“If you hear a voice within you say ‘you cannot paint,’ then by all means paint, and that voice will be silenced.” Van Gogh said this and one of my Gotham students posted it on our classroom board. I love it. It so applies to writing. Only by writing do all those voices that say you can't or shouldn't or why bother go away. At least for a time.
I received a bunch of emails referring to my blog post on workshopping. One person said I was unfair and unprofessional to have that sort of attitude, that maybe I didn't have all the details.
I knew it would be controversial, that blog.
But here's the thing--sometimes there are reasons someone withdraws from a workshop that have nothing to do with critiquing and being thin-skinned or fearful and have everything to do with income or family obligations or time. I'm not talking about those people. I was really talking about students who havetold me that others don't get their work and that's why they're leaving. There have been only a few over the years. But this happens in all workshops and so I was also talking in general, to also say, when you feel others are not getting what you're trying to do, to examine that response of yours. Sometimes our feelings are hurt. Sometimes we pour ourselves onto the page and when we get a ho-hum response, it's painful. So, to make sure you're not leaving a workshop because the response isn't what you'd hope.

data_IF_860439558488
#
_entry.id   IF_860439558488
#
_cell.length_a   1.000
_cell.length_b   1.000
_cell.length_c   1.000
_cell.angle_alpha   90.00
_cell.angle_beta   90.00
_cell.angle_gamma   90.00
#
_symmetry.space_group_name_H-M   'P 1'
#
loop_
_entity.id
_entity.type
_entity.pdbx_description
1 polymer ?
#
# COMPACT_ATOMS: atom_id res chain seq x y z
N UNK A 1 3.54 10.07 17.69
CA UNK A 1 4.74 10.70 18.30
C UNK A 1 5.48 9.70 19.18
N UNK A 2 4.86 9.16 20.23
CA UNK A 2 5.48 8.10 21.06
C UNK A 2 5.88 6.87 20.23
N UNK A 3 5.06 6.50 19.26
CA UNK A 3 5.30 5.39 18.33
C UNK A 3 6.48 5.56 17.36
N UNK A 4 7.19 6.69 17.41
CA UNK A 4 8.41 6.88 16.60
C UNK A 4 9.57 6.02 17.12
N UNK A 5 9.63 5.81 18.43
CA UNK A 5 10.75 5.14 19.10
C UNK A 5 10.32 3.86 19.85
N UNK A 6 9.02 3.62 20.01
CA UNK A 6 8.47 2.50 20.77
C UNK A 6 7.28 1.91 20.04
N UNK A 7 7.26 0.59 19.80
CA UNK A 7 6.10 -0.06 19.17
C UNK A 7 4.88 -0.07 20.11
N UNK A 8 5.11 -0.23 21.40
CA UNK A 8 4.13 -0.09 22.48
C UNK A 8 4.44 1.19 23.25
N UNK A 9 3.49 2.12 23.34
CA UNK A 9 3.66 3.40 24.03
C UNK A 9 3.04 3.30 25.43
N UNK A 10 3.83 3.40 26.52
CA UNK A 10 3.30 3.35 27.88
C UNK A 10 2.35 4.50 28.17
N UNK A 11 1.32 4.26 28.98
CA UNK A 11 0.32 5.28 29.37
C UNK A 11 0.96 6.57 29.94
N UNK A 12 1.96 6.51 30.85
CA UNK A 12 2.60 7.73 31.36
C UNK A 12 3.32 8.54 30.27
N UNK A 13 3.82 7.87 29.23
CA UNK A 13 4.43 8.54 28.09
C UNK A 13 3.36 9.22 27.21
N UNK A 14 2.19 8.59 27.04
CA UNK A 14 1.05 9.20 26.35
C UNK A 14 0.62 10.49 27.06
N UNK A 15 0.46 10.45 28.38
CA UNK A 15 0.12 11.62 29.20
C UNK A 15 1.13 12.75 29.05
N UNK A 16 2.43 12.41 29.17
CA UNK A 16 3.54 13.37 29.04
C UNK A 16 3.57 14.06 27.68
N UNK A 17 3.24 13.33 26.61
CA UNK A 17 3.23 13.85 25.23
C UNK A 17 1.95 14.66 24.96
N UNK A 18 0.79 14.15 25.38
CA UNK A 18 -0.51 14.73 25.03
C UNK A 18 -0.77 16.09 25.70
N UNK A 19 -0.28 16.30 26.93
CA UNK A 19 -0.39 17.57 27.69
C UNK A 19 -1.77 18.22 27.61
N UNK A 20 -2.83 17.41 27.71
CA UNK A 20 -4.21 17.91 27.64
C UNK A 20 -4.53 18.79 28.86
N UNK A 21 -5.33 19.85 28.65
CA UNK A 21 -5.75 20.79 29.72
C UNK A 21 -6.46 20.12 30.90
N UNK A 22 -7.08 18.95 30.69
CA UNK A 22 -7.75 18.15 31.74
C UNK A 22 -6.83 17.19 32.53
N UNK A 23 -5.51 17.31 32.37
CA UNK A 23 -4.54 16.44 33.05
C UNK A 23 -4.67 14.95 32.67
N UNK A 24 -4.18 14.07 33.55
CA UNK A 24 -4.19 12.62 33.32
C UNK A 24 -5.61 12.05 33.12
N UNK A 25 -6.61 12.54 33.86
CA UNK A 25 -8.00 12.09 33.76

Other times I've seen writers receive wonderful feedback, only the writer focuses on that bit of criticism that makes them feel bad and turns it all into sour stuff. Sometimes most others "got it," but maybe someone didn't and that's what the disgruntled writer is focused on.
What I do know is that writing silences all those voices.